Tuesday, April 14, 2009
Josh's Kiln Building Background Check
The most significant kiln building experience of my life occurred at the Hurricane Mountain Center for the Earth Arts in Keene, New York. During the course of 4 weeks I worked and lived with 5 other artist as we built and fired a two chamber climbing kiln. Will Ruggles designed the kiln and Michael Hunt and Naomi Dalglish lead the construction team, which consisted of my close friend Ted, Naomi’s college friend Grace and her now husband Evan. The kiln consisted of a Thai shaped front chamber similar to Michael’s own kiln, followed by a catenary cross draught chamber for salting. The design was an evolution of the Rock Creek climbing kiln that Will and Douglass Rankin made in North Carolina almost 30 years ago and has been widely build throughout the country since then. The Hurricane Mountain Kiln was the first time that Will designed a chamber kiln with a Thai shape as the first chamber, and was conceived for potentially longer firings that could build more ash and produce more wood fired ‘effects’ in the front chamber. This kiln would also serve as the precursor for the design collaboration that Will and I would later work on for my own kiln, the ‘Community Temple’.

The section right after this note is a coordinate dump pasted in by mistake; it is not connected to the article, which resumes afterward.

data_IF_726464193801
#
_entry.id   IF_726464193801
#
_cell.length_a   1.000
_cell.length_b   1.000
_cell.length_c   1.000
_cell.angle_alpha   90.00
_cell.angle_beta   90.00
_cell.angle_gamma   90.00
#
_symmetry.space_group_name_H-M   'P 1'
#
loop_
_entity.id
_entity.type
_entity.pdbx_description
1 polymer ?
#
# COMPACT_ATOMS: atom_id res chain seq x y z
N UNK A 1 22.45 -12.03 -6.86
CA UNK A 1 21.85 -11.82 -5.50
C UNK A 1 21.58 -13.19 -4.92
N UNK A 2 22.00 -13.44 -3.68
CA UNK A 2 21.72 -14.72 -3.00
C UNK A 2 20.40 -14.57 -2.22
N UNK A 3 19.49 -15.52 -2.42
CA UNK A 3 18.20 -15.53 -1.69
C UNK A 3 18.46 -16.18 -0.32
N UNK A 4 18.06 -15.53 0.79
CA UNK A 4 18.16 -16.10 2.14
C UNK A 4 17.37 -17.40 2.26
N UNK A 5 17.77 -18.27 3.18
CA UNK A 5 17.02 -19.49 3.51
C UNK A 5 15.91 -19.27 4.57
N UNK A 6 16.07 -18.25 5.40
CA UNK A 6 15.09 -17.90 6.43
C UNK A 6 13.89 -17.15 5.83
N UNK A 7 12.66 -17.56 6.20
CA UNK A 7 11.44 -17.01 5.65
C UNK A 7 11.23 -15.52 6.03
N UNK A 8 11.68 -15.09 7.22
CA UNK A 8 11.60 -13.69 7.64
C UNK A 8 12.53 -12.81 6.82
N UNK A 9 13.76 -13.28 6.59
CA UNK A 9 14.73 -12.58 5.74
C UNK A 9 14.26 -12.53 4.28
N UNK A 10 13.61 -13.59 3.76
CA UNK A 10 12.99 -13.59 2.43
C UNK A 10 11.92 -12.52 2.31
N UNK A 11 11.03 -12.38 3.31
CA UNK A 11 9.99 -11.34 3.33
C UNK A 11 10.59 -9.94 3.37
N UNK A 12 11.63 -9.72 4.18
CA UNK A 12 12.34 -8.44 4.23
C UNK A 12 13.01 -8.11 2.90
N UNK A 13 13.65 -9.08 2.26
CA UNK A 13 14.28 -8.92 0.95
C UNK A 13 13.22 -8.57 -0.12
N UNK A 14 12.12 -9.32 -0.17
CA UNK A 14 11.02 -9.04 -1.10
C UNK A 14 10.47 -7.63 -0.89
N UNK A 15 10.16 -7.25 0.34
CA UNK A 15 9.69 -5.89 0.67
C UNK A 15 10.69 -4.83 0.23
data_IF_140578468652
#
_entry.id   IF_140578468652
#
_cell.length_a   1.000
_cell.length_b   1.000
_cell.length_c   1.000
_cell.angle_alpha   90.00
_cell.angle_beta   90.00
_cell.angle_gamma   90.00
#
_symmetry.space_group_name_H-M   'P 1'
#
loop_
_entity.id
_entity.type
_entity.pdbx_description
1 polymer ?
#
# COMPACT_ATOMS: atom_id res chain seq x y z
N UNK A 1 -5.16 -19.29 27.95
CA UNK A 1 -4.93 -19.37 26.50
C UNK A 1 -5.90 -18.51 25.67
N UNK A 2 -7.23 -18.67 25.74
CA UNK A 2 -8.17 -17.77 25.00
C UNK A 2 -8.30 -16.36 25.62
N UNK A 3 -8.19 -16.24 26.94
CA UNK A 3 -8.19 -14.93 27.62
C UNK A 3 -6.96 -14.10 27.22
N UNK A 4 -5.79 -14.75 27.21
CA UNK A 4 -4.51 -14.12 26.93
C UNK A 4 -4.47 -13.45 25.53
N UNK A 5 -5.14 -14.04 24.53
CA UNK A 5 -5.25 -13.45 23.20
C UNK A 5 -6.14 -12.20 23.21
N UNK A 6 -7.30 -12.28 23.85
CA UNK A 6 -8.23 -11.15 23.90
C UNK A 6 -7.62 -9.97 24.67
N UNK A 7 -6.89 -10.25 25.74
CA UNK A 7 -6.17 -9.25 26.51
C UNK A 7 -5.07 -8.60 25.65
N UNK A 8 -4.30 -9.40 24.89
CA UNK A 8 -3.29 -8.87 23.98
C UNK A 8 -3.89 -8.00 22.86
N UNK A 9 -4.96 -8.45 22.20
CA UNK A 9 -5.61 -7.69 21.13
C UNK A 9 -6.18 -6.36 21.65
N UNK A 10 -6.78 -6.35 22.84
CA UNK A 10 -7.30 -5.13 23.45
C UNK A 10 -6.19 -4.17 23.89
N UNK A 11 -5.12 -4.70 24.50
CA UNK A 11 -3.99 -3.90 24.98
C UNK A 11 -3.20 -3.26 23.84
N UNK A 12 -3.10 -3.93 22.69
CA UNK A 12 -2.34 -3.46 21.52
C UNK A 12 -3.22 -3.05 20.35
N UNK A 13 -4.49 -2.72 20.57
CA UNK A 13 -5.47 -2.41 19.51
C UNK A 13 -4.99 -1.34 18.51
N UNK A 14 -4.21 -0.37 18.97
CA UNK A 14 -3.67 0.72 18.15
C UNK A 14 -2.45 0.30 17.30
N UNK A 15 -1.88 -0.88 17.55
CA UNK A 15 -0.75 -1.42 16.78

The experience of making the Hurricane Mountain kiln was significant for me in a variety of ways. Most importantly it was during this time that I became completely confident in my kiln building ability. The method of immersing yourself in something as a way of really learning it is something that I firmly believe in. It’s like learning a language in a country that speaks that language, it is everywhere, and it becomes the background for everything you do. We knew what we were going to do when we woke up in the morning, we worked on the kiln everyday, and we spent evenings discussing what we had done that day and planning what was going to happen the next day. The kiln was our language and we all came to speak it fluently.
Building this kiln was also an immersion into the ideas of Will Ruggles about kiln design principles and construction methods. I had known Will for quite some time prior to this, and fired the Penland School kiln that he and Douglass built. I read the article in The Studio Potter about that kiln but it seemed like merely an introduction to his way of thinking about kiln design. I have never met anyone that thinks about kilns in such a thoughtful, intelligent, and intuitive way as Will Ruggles. I also could not have asked for a better conduit for that knowledge than Michael Hunt. More than any other people I have met or any book I have read, these two people have influenced my excitement for making kilns and informed my methods for building them.
In addition to the technical information and kiln building competency that I gained during this experience, there are so many other benefits of being involved that have continued to make a difference in my life and career. We had so much fun, swimming in rivers everyday, cooking and eating food together. We were all brought a lot closer by the experience. When we were not talking about kilns, we were mostly talking about pottery. My interest in local and non-industrially processed materials took off after talking with Michael and Naomi about their process and the wild clay they use.
Posted by Carolina Kiln Build